What do digital health startups need to thrive post-COVID?
Startup entrepreneurs are driving the digital transformation of healthcare but regulatory fragmentation hinders their potential. European policy makers can support startups scaling digital health innovation across borders by building a level playing field.
The digital health sector has grown exponentially in the last year. Venture funding totalled a record $14.8 billion globally, a 66% increase over 2019. Doctors and patients seek out digital health tools more than ever before, a trend that is expected to continue post-COVID.
This growth has created enormous potential to improve health outcomes, reduce healthcare inequalities and increase life expectancy. Digital health startups are leading the way in innovation for healthcare: from predicting patients’ cancer risk and improving the treatment of rare diseases to addressing mental health issues.
The question is: what can policy makers do to facilitate the integration of digital health innovation across European healthcare systems?
The uptake of digital health and eHealth infrastructure varies greatly across European countries. In Germany, for example, doctors are starting to prescribe health apps as a part of the patient pathway, while some of the Member States are lagging behind in the adoption of interoperable electronic health records.
Reducing regulatory fragmentation and introducing common standards would greatly support digital health adoption. Currently, before digital therapeutic products can enter the market, they need to go through clinical validation, authorization and regulatory compliance processes. This pathway often has to be repeated again when scaling to another country in the EU, making it difficult, if not impossible, for many startups to scale-up. Agreeing on a cross-border set of principles would be a game-changer for startups. For example, if an RCT (randomised controlled trial) study conducted in one Member State would be automatically acknowledged in the others.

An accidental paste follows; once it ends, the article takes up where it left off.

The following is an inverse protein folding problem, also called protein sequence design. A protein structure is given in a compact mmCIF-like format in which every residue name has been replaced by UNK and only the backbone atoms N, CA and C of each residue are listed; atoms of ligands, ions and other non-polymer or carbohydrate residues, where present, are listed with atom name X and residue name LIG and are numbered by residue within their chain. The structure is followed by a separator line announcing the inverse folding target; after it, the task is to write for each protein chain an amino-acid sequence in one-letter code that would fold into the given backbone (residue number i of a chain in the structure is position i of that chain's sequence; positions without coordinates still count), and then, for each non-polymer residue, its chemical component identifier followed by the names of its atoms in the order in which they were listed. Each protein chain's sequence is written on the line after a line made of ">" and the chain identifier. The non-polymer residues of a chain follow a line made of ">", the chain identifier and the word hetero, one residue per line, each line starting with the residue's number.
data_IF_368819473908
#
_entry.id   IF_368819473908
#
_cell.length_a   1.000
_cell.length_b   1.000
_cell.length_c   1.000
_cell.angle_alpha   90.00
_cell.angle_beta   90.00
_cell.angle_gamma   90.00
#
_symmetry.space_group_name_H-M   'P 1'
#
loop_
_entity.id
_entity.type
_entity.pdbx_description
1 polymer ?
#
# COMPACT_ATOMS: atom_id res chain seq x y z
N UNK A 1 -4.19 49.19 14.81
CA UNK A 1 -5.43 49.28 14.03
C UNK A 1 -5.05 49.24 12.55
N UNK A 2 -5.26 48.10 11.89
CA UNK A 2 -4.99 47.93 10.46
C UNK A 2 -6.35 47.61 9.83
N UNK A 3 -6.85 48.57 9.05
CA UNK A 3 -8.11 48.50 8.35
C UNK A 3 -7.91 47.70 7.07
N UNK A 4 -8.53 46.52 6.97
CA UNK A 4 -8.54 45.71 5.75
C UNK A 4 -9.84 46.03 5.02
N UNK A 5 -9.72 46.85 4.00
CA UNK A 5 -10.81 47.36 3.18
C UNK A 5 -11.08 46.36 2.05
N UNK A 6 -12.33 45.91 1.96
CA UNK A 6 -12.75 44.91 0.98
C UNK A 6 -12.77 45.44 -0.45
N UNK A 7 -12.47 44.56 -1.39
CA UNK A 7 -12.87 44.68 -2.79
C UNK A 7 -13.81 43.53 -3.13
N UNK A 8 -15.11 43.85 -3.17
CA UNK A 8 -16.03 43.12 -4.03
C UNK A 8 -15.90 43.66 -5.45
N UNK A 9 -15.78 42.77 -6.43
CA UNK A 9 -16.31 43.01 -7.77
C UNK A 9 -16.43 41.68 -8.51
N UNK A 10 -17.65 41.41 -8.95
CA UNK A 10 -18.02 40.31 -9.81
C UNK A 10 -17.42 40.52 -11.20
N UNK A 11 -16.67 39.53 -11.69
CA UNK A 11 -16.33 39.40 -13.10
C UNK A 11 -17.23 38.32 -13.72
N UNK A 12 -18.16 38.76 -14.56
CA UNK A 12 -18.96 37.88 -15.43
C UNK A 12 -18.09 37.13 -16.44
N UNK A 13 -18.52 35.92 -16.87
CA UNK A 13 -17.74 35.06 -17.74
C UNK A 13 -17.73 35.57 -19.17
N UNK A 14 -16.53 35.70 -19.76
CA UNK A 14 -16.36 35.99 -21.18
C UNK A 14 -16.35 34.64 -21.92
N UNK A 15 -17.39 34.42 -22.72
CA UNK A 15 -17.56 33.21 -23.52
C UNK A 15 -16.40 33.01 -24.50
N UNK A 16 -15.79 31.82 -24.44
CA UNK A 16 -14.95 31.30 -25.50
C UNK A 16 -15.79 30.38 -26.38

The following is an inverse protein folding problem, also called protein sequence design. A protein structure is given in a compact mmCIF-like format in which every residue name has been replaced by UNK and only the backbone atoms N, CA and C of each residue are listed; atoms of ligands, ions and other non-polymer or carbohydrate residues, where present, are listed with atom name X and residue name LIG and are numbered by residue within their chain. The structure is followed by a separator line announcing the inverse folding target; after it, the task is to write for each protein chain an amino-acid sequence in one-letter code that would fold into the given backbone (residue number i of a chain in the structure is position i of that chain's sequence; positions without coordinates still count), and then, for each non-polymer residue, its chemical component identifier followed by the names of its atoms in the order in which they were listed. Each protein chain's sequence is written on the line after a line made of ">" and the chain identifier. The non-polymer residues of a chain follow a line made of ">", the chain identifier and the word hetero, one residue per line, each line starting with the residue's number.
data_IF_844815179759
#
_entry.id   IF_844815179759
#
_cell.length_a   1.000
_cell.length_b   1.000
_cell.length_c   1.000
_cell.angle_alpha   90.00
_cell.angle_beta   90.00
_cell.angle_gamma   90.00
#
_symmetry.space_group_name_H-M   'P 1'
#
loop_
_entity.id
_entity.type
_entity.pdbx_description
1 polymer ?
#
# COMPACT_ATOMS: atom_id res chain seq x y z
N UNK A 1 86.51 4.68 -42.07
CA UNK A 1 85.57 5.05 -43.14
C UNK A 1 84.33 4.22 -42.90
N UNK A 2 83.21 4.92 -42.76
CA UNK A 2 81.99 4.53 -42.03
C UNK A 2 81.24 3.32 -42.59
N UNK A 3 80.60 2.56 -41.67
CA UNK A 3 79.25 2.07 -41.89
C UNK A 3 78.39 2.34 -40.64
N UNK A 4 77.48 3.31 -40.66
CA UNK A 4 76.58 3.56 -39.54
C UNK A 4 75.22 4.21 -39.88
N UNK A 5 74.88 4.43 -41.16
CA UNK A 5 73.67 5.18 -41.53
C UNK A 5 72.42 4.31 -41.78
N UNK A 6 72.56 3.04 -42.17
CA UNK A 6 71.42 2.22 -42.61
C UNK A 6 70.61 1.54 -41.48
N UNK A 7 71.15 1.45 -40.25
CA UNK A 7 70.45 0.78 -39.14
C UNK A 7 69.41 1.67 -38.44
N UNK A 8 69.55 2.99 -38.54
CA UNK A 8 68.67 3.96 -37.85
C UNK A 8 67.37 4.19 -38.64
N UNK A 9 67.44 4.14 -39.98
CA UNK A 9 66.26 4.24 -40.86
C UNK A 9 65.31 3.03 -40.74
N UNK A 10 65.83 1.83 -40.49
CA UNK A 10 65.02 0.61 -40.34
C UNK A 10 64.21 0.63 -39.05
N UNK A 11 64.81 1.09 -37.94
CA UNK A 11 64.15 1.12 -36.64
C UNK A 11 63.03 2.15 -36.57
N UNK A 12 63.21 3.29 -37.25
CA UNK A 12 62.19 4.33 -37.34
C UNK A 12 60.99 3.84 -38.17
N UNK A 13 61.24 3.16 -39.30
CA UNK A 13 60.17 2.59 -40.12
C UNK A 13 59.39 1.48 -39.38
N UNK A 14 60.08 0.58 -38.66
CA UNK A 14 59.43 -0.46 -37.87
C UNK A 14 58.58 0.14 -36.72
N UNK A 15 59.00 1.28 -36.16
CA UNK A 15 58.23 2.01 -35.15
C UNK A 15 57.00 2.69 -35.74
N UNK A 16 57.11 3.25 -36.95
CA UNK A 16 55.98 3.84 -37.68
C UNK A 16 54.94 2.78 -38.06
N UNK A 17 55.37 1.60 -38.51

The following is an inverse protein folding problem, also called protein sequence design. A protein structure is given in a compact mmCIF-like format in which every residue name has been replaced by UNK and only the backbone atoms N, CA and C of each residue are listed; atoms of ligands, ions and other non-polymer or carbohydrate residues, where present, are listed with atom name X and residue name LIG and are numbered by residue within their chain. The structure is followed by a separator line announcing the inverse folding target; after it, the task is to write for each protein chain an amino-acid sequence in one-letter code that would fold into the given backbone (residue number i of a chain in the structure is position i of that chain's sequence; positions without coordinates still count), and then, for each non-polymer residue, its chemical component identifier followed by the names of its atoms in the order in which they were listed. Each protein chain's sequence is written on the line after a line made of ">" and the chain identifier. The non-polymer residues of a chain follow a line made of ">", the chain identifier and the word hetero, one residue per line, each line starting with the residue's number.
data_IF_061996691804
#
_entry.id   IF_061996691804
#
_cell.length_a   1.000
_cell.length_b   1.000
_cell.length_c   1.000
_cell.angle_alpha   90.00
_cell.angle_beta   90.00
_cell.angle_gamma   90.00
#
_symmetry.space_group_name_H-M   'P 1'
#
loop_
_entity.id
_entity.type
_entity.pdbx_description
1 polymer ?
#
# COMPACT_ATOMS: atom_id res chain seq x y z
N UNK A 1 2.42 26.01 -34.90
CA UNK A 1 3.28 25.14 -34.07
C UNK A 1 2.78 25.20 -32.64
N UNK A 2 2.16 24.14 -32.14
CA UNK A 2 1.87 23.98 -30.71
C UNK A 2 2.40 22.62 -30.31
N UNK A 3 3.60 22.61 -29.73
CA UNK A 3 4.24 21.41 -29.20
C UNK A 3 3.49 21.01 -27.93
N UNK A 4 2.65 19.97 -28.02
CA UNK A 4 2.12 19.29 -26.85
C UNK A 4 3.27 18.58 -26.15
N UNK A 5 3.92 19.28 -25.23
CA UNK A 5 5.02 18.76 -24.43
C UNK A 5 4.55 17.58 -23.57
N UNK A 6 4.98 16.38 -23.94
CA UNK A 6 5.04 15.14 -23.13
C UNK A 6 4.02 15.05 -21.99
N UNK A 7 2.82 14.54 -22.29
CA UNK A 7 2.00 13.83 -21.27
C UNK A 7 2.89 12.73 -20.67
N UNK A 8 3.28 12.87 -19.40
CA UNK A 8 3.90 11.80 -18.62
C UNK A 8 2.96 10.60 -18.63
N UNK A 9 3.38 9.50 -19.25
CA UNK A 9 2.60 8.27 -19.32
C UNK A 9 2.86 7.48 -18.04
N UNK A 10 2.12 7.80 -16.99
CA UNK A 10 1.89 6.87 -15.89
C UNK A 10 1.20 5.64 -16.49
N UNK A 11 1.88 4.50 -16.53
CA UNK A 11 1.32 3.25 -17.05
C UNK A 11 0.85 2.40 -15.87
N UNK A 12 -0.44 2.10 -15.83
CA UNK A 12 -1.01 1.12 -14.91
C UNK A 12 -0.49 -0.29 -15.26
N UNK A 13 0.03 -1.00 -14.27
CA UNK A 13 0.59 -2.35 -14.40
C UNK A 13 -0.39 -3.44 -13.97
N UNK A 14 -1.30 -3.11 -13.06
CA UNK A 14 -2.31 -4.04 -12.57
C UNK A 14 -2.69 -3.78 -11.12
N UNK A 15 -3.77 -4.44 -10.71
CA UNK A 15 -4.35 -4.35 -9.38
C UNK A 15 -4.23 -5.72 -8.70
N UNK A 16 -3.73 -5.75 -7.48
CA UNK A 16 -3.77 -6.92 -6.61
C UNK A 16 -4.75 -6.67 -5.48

Fostering best practices to increase patients’ access to innovations could be another major driver. For example, the path to reimbursement of digital apps. As most Europeans rely on publicly funded healthcare, wide scale access to innovations will not be achieved until public systems embrace and integrate digital health products. A few countries like Germany already have certain frameworks in place, while many others are considering it. While the financing of healthcare systems cannot be regulated at the EU level, the European Commission could collect and disseminate best practices and introduce benchmarks to monitor progress and encourage the adoption of a more unified approach.
The momentum to accelerate the digitalization of healthcare and reduce barriers to innovation is at an all-time high. Earlier this month, the EU Health Coalition, which combines 40 organisations across the health community, called on the EU to establish a permanent body to improve access to health innovation. EU initiatives, such as the proposal for the European Health Data Space and the EU4Health programme, aim to bridge the gaps in eHealth infrastructure and its interoperability, support the uptake of digital solutions and harmonize the rules around health data use.
Building a level playing field, facilitating best practices and increasing patients’ access to digital innovations should be policy priorities. By speaking to startups, policy makers can support the digital health ecosystem and the adoption of digital health solutions in Europe.
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